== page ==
Vinod Kumar Shukla was selected by Hindi poet Mangalesh Dabral for the special edition of PIW India, ‘Poets on Poets’.
Vinod Kumar Shukla (born 1937) is a distinguished writer of Hindi poetry and fiction. He has published three novels, several short stories and numerous collections of poetry. His novel, Naukar Ki Kameez (published in English translation by Penguin India) was turned into a film of the same name by Indian filmmaker, Mani Kaul. Vinod Kumar Shukla’s contribution to Hindi literature has earned him a number of awards, including the Shikhar Samman, the Muktibodh Fellowship and the prestigious Sahitya Akademi Award in 1999 for his novel, Deewar Mein Ek Khirkee Rahati Thi (A Window lived in a Wall). He lives in Raipur, Chhattisgarh, and was Associate Professor, Indira Gandhi Agricultural University, Raipur.
Mangalesh Dabral describes Shukla as “a significant poet with a philosophical vision and a contemporary outlook”. He writes: “Shukla’s poetry is defined by understatement and precision of expression . . . [It is marked by] the experience of an almost lifelong stay in small towns, far from cities or metropolitan centres of political and cultural power.”
Shukla’s critique of city life seems imbued, says Dabral, by the gaze of a tribal Baiga from Chhattisgarh. Thus, there is invariably a mix of “amazement and irony” in Shukla’s portrait of the city-dweller:
And I, the city man,
separate from nature so
that I leave the tree behind and sit in the bus.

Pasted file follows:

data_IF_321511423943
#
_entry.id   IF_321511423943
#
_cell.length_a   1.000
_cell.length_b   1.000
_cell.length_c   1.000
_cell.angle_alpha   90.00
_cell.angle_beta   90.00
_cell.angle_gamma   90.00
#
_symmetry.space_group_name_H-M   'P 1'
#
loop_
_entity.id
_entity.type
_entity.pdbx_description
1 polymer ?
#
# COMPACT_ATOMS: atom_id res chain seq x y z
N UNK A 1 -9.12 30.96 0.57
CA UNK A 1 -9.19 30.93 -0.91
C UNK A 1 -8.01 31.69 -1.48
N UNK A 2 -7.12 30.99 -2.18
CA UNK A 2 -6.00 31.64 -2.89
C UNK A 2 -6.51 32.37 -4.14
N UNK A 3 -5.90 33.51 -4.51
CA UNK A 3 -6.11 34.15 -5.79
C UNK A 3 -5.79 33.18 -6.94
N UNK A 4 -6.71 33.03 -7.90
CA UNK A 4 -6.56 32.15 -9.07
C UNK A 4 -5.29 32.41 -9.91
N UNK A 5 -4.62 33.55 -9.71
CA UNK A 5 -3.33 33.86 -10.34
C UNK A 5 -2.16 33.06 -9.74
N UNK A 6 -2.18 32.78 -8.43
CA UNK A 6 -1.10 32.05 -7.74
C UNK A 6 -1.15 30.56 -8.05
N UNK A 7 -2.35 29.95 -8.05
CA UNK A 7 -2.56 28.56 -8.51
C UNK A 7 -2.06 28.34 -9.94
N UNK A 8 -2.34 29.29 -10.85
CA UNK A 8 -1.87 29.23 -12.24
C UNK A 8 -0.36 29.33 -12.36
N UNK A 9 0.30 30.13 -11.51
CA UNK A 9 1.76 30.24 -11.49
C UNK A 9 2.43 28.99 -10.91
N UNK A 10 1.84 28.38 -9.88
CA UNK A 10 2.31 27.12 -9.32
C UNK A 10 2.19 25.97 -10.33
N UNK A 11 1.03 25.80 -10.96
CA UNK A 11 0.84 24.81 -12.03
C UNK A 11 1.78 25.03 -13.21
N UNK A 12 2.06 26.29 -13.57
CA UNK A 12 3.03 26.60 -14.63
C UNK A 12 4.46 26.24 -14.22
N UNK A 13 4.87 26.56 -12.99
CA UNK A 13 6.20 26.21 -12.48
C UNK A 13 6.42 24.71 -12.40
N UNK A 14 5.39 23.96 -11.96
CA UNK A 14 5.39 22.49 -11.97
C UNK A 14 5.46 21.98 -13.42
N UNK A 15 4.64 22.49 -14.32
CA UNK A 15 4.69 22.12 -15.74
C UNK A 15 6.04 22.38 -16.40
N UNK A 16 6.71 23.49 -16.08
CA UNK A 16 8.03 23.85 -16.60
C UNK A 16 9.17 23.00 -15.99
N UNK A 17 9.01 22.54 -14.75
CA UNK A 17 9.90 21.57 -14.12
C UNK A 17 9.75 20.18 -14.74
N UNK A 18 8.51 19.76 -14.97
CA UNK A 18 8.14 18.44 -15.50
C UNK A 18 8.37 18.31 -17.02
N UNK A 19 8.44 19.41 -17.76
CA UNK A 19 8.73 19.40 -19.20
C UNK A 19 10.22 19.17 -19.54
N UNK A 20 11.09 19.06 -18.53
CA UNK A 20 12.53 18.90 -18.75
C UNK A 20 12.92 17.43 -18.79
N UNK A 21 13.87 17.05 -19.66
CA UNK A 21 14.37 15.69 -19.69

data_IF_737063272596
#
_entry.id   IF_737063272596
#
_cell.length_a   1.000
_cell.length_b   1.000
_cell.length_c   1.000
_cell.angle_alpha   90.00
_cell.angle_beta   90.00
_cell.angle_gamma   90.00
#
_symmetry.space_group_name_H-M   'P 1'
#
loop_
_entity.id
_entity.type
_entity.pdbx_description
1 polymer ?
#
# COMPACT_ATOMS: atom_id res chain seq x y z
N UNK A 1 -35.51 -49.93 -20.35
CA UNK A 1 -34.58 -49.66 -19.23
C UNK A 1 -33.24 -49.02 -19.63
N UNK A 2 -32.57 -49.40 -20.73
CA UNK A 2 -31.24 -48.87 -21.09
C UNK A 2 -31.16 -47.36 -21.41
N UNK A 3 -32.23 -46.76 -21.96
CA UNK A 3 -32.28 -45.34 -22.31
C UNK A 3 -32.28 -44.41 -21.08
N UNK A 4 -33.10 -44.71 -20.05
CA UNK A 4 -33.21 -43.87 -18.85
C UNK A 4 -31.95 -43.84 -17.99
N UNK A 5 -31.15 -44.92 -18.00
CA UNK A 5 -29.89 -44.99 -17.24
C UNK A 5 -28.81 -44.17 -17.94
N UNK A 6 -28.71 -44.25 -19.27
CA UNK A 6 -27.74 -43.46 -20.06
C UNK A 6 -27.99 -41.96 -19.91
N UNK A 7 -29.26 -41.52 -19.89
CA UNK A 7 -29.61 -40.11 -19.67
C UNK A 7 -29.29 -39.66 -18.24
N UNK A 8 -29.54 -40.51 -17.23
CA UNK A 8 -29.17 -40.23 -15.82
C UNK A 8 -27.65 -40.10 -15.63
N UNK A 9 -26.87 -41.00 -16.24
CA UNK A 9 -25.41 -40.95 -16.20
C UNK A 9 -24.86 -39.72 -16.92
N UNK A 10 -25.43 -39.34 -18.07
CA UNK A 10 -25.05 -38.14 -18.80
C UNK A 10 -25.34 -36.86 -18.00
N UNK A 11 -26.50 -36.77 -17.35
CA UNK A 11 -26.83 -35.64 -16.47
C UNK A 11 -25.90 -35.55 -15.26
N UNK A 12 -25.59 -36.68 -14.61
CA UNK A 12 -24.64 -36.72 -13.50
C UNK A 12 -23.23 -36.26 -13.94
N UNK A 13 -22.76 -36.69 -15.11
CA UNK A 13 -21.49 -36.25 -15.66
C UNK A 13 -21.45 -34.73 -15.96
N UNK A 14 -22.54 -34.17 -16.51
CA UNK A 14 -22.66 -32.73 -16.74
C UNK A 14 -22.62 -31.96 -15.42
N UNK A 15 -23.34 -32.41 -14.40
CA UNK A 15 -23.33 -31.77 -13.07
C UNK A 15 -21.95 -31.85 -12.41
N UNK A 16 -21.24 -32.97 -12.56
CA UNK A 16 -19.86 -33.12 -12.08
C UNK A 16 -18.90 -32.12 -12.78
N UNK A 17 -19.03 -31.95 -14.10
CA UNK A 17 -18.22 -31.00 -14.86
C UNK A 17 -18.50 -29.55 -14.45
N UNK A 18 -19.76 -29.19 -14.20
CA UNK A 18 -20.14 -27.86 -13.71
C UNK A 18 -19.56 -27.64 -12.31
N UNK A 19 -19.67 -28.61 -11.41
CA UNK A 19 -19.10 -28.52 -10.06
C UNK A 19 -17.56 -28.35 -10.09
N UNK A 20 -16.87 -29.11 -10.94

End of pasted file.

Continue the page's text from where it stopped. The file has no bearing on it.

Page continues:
Sitting in the bus, I wish
that there were trees on both sides of the road.
In my room
I have hung a picture of an entire forest (‘In Nature’)
Shukla’s is a tone of “tribal austerity”, says Dabral, a poetry that “talks less while saying more”:
In the tree there are so many leaves
but no extra leaf.
And you are not just one brother.
All of you are,
but not a single brother is surplus. (‘Nothing Extra’)
This is poetry, says Dabral, that “tries to remain a witness to the human condition, that tries to reach out to people, that tries to empathise with ‘the other’, concretely as well as in abstract ways”. He quotes a poem, ‘A Man Had Sat Down in Desperation’ (included in this edition):
A man sat in desperation
I did not know the man.
But I knew the desperation.
. . . We walked together.
We did not know each other.
But we knew walking together.
In the four poems in this edition, we hear Shukla’s quiet ringing poetic voice, all the more resonant for its spareness, all the more evocative for its ability to address the old questions of injustice and peace, suffering, beauty and death with a fine-tuned simplicity and directness:
I shall wish to live forever
For there is a smattering of flowers
And the world is.
(‘It Affirms That There Is A Child’)
Atrikt Nahin, Vani Prakashan, New Delhi, 2002
Sab Kuch Hona Bacha Rahega, Rajkamal Prakashan, New Delhi,1992
Vah Aadmi Chala Gaya Naya Garam Coat Pehankar Vichar Ki Tarah, Sambhavna Prakashan, Hapur, 1981
Lagbhag Jai Hind, Ashok Vajpeyi, Sidhi, 1971
Kavita Se Lambi Kavita, Vaani Prakashan, New Delhi
Khilega To Dekhenge, 1996
Deewar Mein Ek Khirkee Rahati Thi, 1998’
Naukar Ki Kameez, Sambhavna Prakashan, Hapur, 1979
(translated Servant's Shirt, Penguin, New Delhi, 1999)
Per Par Kamra, Porvagrah, Bhopal, 1996
Translation of a poem, ‘That Man Wearing a New Warm Coat Went Away Like a Thought’, by Vinod Kumar Shukla
Imdb and SAWNET
Information on the film Naukar Ki Kameez, written by Vinod Kumar Shukla